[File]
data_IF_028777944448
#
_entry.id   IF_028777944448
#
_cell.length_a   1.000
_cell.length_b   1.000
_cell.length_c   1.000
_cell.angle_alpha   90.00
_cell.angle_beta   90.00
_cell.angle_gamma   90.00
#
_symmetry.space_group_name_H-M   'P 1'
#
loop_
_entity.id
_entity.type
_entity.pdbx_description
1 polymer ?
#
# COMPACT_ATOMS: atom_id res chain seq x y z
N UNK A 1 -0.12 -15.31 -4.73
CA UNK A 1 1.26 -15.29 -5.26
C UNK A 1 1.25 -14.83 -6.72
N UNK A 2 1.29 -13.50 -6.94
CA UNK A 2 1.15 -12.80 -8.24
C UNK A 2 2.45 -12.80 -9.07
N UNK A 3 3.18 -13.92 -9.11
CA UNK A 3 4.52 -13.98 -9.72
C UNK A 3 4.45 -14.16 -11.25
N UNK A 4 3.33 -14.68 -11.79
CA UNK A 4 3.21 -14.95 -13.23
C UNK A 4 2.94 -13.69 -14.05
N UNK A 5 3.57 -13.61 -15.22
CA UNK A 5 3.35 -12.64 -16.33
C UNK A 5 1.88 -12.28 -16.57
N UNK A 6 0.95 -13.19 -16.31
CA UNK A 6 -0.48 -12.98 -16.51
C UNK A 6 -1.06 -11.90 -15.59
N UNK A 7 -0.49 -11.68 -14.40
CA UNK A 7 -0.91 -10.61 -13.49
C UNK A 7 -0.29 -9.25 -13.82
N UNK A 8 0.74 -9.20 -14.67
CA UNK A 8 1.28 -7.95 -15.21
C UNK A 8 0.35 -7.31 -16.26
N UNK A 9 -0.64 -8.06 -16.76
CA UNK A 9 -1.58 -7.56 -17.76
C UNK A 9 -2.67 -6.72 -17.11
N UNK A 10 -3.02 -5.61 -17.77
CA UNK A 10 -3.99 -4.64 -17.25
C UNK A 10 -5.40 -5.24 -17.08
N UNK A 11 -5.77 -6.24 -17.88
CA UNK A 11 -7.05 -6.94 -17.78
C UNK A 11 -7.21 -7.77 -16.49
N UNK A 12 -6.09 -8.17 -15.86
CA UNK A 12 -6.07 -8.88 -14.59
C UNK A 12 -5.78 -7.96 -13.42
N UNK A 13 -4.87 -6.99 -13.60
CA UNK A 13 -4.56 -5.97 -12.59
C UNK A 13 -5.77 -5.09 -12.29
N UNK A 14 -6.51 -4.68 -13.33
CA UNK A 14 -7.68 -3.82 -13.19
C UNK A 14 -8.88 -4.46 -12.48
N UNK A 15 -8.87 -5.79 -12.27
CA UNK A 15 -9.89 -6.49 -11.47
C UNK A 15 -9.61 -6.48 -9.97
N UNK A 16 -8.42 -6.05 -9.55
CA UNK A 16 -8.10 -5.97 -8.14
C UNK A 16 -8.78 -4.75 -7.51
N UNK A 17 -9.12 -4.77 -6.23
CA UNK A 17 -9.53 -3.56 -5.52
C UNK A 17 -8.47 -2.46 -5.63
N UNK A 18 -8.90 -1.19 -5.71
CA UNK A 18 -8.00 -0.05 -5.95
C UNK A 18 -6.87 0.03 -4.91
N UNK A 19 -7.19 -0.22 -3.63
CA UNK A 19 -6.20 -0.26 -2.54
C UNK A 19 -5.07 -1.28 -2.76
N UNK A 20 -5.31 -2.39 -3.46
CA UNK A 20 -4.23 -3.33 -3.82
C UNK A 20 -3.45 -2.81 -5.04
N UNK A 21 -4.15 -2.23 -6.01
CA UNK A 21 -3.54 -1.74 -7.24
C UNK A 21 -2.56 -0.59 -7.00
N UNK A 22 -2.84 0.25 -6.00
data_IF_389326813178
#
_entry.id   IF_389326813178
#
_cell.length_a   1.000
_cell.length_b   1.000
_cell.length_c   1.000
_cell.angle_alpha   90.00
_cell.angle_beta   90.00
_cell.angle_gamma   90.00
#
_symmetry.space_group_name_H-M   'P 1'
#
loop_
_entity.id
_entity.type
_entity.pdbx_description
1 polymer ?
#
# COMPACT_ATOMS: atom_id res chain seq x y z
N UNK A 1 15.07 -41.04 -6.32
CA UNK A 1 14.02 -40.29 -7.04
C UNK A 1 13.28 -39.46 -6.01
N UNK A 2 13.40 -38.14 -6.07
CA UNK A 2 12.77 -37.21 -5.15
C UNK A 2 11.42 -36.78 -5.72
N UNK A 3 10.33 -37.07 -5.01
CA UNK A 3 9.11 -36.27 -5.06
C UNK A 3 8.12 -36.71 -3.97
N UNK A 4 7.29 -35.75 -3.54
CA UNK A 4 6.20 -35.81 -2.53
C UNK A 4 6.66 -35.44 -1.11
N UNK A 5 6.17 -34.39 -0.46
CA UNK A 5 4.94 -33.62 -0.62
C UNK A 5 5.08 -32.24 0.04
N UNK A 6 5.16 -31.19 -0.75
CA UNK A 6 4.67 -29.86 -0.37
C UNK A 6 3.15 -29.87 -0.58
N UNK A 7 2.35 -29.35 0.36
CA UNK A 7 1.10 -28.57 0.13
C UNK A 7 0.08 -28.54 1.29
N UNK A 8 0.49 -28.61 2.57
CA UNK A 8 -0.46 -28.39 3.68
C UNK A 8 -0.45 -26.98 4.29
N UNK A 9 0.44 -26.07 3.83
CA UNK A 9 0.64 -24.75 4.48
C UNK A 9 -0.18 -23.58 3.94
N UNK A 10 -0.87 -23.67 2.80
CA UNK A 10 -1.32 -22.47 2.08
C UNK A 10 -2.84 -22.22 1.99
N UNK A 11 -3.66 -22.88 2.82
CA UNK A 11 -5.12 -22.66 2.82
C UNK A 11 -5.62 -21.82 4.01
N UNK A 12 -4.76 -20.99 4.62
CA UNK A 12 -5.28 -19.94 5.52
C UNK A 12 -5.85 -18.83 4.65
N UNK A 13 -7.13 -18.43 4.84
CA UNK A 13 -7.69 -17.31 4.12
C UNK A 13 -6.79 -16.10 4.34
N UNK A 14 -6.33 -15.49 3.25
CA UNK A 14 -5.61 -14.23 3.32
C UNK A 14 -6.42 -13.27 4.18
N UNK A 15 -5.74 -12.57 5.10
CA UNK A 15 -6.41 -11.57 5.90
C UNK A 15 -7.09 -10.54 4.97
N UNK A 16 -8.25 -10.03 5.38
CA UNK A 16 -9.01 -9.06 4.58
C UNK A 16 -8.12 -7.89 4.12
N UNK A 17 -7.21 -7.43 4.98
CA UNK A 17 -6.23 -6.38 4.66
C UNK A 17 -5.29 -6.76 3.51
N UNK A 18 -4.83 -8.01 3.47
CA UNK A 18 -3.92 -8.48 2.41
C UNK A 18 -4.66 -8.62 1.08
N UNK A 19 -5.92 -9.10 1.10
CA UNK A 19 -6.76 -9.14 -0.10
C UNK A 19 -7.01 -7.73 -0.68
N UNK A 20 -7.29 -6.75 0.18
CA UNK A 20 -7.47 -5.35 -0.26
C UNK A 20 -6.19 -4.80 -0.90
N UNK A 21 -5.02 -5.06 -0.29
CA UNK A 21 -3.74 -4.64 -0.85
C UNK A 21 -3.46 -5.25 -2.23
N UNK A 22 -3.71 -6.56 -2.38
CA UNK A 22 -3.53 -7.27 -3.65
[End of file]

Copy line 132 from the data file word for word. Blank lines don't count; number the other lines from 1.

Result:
N UNK A 10 -0.87 -23.67 2.80